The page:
By the Sea in Bali, With an Artistic Touch


The one-hectare site required extensive landscaping, since it had a two-meter gradient sloping down from the sea. The first steps were to build a retaining wall, a bridge over a small stream and an access road, then level out the land, a process that lasted a year.

Construction of the home took 17 months, and the couple occupied the house in mid-2010. Including the decking, the roofed area covers slightly more than 18,000 square feet. Their two adult daughters also eventually settled in Bali and have their own quarters that they use on weekends.

The younger daughter is married to a French architect who runs a practice in Bali.

The family has now developed several other properties on the island.

The couple knew immediately what style they wanted for the Konaditya Estate, which is arranged around a boardwalk across the lotus ponds of a central courtyard. They absorbed and deployed the “logic” that they had observed over the course of many stays in Aman Resorts properties and other luxury hotels.

“It’s only one floor, so it’s not a big deal,” Mr. Roncoroni said. “The big deal is, can you have a good balance of proportion? Can you have different areas of gravity?”

The six bedrooms are all en suite and form their own discrete apartments. Even when full, the home has enough separate areas so that one group can be entertaining while another person works undisturbed in a different corner of the property. “After five years now, we know it worked,” Mr. Roncoroni said.

The aged teak comes from old houses that had been dismantled. Railway sleepers from the Kalimantan region on Borneo got a second lease on life as the ironwood for the decks. The pitched roofs use the wood shingle common throughout Bali. The cream-colored stone on the floors and trim around the courtyard is Palimanan, from a village of that name on Java.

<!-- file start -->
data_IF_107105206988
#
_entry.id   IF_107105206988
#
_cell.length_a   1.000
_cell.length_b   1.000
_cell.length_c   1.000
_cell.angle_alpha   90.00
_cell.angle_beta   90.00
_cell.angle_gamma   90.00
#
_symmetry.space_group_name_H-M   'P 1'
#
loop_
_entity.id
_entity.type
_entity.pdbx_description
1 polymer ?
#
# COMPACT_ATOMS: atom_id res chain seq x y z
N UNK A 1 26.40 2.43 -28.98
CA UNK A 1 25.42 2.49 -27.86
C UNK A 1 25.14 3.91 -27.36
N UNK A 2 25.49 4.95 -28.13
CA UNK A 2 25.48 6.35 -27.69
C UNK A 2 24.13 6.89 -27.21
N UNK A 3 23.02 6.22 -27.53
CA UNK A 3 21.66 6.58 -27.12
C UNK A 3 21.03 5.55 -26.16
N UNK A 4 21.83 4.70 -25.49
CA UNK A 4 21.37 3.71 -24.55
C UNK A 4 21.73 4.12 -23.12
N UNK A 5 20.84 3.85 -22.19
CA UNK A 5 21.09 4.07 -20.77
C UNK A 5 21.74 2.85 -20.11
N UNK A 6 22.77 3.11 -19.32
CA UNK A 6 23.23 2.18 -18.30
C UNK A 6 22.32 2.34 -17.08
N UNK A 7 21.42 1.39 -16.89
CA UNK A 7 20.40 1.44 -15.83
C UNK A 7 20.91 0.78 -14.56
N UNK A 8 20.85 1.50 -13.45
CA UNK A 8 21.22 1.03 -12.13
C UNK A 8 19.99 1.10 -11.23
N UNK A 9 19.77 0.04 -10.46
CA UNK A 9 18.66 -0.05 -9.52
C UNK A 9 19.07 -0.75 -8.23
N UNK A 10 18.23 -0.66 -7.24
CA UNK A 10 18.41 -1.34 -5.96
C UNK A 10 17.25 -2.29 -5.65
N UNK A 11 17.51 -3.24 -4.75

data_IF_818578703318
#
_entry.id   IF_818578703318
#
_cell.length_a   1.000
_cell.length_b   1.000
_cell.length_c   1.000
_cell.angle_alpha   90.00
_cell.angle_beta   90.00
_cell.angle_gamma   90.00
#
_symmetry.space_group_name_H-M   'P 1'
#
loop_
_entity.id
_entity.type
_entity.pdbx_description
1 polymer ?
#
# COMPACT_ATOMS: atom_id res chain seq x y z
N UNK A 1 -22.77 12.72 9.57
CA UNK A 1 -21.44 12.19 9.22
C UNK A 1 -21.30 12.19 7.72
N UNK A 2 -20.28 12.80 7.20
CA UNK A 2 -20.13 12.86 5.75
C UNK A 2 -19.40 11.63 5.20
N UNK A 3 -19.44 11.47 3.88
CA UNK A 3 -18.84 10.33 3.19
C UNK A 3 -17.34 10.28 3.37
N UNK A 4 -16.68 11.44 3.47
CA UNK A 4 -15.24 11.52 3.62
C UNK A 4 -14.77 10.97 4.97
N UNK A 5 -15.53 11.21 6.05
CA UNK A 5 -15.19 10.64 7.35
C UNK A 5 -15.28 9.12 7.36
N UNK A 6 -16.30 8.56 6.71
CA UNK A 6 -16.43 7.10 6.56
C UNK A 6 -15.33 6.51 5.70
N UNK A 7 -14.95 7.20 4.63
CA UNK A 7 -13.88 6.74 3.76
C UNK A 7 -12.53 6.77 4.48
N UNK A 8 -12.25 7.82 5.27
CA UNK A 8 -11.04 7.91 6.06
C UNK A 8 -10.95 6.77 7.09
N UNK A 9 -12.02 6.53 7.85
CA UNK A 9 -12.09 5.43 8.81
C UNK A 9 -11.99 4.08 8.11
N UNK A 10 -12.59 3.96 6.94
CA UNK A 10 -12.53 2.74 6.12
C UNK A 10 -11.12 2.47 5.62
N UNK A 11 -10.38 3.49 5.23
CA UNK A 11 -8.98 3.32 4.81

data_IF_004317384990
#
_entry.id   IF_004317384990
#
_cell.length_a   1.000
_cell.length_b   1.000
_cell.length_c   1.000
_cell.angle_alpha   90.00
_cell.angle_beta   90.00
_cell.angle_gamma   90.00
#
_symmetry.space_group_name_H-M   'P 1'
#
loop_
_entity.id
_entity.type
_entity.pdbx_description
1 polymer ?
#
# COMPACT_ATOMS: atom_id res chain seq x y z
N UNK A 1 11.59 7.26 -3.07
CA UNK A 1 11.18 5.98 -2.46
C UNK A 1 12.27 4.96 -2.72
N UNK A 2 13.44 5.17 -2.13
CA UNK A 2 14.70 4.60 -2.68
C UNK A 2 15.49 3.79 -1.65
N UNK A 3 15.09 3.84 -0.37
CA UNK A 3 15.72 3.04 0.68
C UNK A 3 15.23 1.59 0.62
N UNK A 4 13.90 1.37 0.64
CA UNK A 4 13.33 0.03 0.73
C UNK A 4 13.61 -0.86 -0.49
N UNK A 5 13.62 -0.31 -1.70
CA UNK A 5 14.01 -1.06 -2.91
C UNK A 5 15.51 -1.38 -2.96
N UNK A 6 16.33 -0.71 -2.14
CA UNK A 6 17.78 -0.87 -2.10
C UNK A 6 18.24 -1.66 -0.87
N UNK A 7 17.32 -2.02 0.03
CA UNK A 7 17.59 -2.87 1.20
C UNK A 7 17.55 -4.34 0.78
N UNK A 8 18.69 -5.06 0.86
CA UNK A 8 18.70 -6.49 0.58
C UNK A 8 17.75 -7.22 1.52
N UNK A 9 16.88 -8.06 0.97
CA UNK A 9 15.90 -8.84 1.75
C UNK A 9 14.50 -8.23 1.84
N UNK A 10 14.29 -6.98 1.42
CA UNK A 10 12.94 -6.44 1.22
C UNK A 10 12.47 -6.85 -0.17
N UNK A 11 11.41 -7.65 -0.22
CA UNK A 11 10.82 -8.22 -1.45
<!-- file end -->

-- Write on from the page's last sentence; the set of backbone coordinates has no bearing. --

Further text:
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Its sea exposure brings ocean breezes right into the home. ‘‘It’s like being in a boat,’’ Chino Roncoroni, its owner, said.

Credit
Alex Frew McMillan

“We tried to keep this local,” Mrs. Roncoroni said. There are several temples on the property to Balinese gods, including one in a banyan tree that houses the spirit of the home. “It’s such a peaceful place.”

There is no trace of their Nepalese past in the architecture. Mr. Roncoroni is now an avid collector of Balinese art, and has about 40 works — many of them displayed in the home — from the painter and sculptor I Gusti Nyoman Lempad, one of the island’s best-known prewar artists. Mr. Roncoroni has backed the recent publication of a monograph, “Lempad of Bali: The Illuminating Line,” very nearly a catalogue raisonné providing a comprehensive account of Lempad’s works and influences.

Konaditya is high maintenance and runs through the efforts of a staff of 27. Its sea exposure leaves the home exposed to ocean breezes that blow into the main living area. “It’s like being in a boat,” Mr. Roncoroni said. “At 6 o’clock we have to go over everything with a cloth.”

The couple spend three-quarters of the year in Bali, decamping to Paris for much of the remainder. Guests can rent the Konaditya Estate for $5,500 per night in the off season, and $9,000 in Bali’s high season, the dry months of July and August. So far, it has attracted mainly Europeans.

Mr. Roncoroni continues to visit Nepal three times a year to hunt for both art and supplies. He also gets salt that is carried by yaks from a Himalayan lake in Tibet, and he prizes the wheat in Nepal, so he takes 40 kilograms of stone-ground flour to make bread and pizzas back in Konaditya’s wood-fire oven. The cooks also make jam and ice cream on the property, and grow the bulk of the vegetables that the couple eat.

“You cook something and it is not organic, what is the point?” Mr. Roncoroni asked. “You learn to live with nature. We can do it here.”

Rice comes from the fields behind the house. That green-zone land was recently rezoned for residential use. Not wanting to have neighbors nearby, Mr. Roncoroni bought two acres of farmland and leased four more. He plans to build an art studio and yoga pavilion on some of the lush rice paddy.

Eventually, he says, he may build as many as three homes there, each with six bedrooms over one floor. “It’s a wonderful area,” Mr. Roncoroni said. “Why not keep it a nice space?”

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